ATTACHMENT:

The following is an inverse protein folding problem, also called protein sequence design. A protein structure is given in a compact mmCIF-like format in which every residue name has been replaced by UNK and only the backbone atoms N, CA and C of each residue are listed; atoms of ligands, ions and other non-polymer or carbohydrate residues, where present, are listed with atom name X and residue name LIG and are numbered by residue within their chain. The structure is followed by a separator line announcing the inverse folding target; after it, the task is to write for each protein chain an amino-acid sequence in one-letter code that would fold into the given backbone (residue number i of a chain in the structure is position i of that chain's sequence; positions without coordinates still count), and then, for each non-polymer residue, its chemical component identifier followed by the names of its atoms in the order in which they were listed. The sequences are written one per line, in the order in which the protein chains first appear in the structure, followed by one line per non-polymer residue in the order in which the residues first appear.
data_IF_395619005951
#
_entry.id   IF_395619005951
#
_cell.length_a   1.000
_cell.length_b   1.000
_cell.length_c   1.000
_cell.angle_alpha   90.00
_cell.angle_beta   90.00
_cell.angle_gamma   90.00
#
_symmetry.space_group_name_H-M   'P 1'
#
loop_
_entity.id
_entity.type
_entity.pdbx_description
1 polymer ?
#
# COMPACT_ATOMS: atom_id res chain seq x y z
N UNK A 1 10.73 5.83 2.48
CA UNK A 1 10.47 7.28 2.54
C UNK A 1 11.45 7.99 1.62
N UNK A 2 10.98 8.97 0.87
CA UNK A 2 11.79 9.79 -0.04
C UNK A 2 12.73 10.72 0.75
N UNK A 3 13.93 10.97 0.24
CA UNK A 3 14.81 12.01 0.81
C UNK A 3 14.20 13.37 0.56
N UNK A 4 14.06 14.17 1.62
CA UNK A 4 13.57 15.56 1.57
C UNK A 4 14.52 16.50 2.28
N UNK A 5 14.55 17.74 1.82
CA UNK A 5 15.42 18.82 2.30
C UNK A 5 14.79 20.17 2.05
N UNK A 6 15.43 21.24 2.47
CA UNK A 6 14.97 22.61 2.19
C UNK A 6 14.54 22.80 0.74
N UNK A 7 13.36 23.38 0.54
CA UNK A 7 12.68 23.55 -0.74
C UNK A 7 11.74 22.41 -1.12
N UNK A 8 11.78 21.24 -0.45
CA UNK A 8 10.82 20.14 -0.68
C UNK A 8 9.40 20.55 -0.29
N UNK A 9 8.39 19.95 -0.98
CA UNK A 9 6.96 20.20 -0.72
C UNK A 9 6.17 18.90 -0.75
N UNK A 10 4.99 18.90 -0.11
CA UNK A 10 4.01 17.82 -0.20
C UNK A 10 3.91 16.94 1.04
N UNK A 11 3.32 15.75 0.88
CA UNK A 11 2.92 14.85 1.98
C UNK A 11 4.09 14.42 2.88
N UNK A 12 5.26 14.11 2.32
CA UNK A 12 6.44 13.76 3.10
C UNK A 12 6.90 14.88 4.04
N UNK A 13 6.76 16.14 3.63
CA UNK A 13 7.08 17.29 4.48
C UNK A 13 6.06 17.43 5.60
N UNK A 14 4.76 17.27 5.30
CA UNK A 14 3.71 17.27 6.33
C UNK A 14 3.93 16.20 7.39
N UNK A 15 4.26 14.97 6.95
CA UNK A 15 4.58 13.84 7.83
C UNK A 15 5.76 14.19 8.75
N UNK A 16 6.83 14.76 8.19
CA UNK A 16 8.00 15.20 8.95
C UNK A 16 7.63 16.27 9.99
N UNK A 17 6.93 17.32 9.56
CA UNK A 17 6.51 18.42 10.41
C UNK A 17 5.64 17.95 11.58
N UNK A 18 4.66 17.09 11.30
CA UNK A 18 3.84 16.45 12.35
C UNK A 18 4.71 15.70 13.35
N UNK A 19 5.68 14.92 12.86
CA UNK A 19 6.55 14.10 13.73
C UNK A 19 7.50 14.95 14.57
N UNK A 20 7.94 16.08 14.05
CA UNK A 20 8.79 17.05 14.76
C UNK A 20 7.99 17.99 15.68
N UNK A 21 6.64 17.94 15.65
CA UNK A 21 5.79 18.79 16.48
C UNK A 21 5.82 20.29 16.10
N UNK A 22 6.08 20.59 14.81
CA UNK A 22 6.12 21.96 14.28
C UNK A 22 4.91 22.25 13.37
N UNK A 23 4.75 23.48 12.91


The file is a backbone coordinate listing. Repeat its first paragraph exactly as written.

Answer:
The following is an inverse protein folding problem, also called protein sequence design. A protein structure is given in a compact mmCIF-like format in which every residue name has been replaced by UNK and only the backbone atoms N, CA and C of each residue are listed; atoms of ligands, ions and other non-polymer or carbohydrate residues, where present, are listed with atom name X and residue name LIG and are numbered by residue within their chain. The structure is followed by a separator line announcing the inverse folding target; after it, the task is to write for each protein chain an amino-acid sequence in one-letter code that would fold into the given backbone (residue number i of a chain in the structure is position i of that chain's sequence; positions without coordinates still count), and then, for each non-polymer residue, its chemical component identifier followed by the names of its atoms in the order in which they were listed. The sequences are written one per line, in the order in which the protein chains first appear in the structure, followed by one line per non-polymer residue in the order in which the residues first appear.